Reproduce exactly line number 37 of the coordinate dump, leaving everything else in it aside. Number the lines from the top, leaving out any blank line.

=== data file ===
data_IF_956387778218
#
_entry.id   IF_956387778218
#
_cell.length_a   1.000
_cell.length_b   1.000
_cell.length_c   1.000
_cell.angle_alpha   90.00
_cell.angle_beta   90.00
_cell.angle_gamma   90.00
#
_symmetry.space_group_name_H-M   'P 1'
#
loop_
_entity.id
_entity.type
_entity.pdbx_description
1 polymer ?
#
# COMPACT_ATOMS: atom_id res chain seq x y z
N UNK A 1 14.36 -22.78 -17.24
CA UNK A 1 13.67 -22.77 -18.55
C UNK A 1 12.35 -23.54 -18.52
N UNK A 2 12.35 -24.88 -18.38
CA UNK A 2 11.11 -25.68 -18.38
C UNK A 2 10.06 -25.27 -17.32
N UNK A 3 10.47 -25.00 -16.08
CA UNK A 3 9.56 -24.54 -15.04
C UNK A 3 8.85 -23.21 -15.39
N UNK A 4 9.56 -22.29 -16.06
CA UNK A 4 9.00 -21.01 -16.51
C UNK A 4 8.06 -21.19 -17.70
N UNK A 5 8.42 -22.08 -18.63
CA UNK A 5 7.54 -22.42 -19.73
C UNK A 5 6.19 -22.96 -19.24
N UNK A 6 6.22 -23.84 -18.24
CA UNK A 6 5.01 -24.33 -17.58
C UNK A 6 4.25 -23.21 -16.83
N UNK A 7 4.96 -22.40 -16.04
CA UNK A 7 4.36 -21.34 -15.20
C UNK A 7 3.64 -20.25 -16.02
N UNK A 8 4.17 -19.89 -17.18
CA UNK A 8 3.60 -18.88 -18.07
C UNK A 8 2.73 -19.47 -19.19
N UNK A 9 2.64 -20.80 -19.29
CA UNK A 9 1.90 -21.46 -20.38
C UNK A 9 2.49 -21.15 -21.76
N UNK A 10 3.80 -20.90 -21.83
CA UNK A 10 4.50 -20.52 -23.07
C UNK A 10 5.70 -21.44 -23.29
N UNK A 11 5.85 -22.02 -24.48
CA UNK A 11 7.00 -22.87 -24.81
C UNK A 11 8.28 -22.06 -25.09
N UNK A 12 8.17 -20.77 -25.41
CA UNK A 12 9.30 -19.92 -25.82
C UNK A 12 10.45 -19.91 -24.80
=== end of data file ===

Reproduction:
CA UNK A 6 5.01 -24.33 -17.58